Double check the car and gather all our 'stuff' (there is that word again, Gen) and head in to return the keys. The Dacia has been an interesting car. A workhorse for sure. Michael and I lay bets on how far we have driven - we cannot find the odometer on the dash display and have to ask the rental clerk to tell us. Michael suggest 4,000 kms while I say no, I think more like 3,000 kms. The clerk gets back to the office, our camera in his hand (it was left int he door pocket) and confirms me as winner - we have only driven 2,913 kms, even though it feels much more. The clerk is quite impressed and tells us that we have just driven 6 times the length of the country. Now, when you put it like that . . .
As we take off, we can't help but feel that the taxi-way at the airport really reflects the infrastructure of much of the country - patchy, bumpy and definitely in need of a bit of TLC. Thankfully, the runway proper is in better nick! We are again flying with Air Dolomiti - and for the grand sum of 20 euro extra per ticket have snagged business class. This just means that we get two seats each - across the aisle from each other and extra special attention such as a served meal on china with real cutlery rather than the sandwiches in a box. And I get a glass of Prosecco to wash it down with.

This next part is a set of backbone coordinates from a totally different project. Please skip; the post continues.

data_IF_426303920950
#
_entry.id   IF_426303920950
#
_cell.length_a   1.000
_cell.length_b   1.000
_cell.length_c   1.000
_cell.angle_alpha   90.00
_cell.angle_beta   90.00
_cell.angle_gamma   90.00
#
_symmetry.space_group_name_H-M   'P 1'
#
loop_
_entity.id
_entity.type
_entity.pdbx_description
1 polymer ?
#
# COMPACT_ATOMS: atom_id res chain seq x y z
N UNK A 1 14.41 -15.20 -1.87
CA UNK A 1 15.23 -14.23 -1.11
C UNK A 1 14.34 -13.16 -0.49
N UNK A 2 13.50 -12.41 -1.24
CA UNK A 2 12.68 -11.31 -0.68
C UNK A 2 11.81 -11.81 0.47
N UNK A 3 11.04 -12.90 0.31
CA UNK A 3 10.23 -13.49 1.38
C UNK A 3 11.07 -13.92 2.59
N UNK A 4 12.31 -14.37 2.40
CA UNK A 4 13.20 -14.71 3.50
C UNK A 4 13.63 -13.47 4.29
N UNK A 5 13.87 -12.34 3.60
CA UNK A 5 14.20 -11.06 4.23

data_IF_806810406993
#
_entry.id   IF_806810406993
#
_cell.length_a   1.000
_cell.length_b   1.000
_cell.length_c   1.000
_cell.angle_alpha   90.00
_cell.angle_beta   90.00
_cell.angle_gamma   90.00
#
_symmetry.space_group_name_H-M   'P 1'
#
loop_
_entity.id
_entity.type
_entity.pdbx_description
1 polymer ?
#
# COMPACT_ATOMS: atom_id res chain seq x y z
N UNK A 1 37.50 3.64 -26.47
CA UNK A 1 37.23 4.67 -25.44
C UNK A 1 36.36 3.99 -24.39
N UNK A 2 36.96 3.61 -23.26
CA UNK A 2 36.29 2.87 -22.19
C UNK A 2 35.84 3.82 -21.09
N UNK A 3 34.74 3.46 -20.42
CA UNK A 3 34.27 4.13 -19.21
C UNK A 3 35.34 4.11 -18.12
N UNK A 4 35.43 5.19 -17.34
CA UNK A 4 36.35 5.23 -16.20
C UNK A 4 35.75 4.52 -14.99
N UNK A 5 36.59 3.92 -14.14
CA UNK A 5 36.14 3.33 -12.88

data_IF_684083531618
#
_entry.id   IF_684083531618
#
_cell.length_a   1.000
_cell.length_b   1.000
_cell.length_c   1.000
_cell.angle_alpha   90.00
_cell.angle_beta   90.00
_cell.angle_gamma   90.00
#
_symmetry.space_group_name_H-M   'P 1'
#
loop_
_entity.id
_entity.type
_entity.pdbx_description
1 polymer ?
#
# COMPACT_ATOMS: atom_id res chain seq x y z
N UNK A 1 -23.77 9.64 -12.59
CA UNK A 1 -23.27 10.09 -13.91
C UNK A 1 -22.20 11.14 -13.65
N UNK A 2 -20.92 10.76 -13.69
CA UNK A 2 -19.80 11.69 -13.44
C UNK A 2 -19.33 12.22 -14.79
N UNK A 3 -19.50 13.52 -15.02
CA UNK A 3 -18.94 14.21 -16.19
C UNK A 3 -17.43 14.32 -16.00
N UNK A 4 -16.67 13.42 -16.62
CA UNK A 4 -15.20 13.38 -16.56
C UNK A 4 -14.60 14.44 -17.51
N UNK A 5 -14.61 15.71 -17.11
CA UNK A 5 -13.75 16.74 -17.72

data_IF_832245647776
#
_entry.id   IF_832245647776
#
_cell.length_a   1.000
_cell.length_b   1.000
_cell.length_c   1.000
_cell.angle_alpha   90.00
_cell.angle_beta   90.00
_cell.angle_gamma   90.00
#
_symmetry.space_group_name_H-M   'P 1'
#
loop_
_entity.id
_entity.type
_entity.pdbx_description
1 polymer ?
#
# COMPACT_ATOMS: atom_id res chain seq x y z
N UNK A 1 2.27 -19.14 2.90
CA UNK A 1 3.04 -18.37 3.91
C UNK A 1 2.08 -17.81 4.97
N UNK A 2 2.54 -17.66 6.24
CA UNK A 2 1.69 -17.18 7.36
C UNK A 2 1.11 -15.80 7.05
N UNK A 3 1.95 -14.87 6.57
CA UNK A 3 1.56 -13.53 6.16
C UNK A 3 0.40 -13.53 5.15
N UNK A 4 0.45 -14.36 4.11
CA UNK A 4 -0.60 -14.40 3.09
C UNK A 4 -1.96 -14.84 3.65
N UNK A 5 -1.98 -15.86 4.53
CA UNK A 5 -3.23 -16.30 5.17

Drum Bun Romania - it sure was nice getting know you a bit and our final view before we head into the clouds is of the outskirts of Cluj, like most of the rest of the country strung out in a line along the roadway.
Our trip is uneventful, although for most of it we are above the clouds and the smog with nothing to see. There is a storm outside Munich, but as we come in toward our landing, there is a parting of the clouds and a late ray of sunshine to bring out a beautiful view of Germany.
We have decided to stay at the Hilton at the Airport again tonight before heading back to Steph and Felix in the morning. Sort out the car that was originally booked for today, have some dinner - at the Route 66 Buffet (at 48 euro a head!), compile tonight's story and that is it - your lot for the day!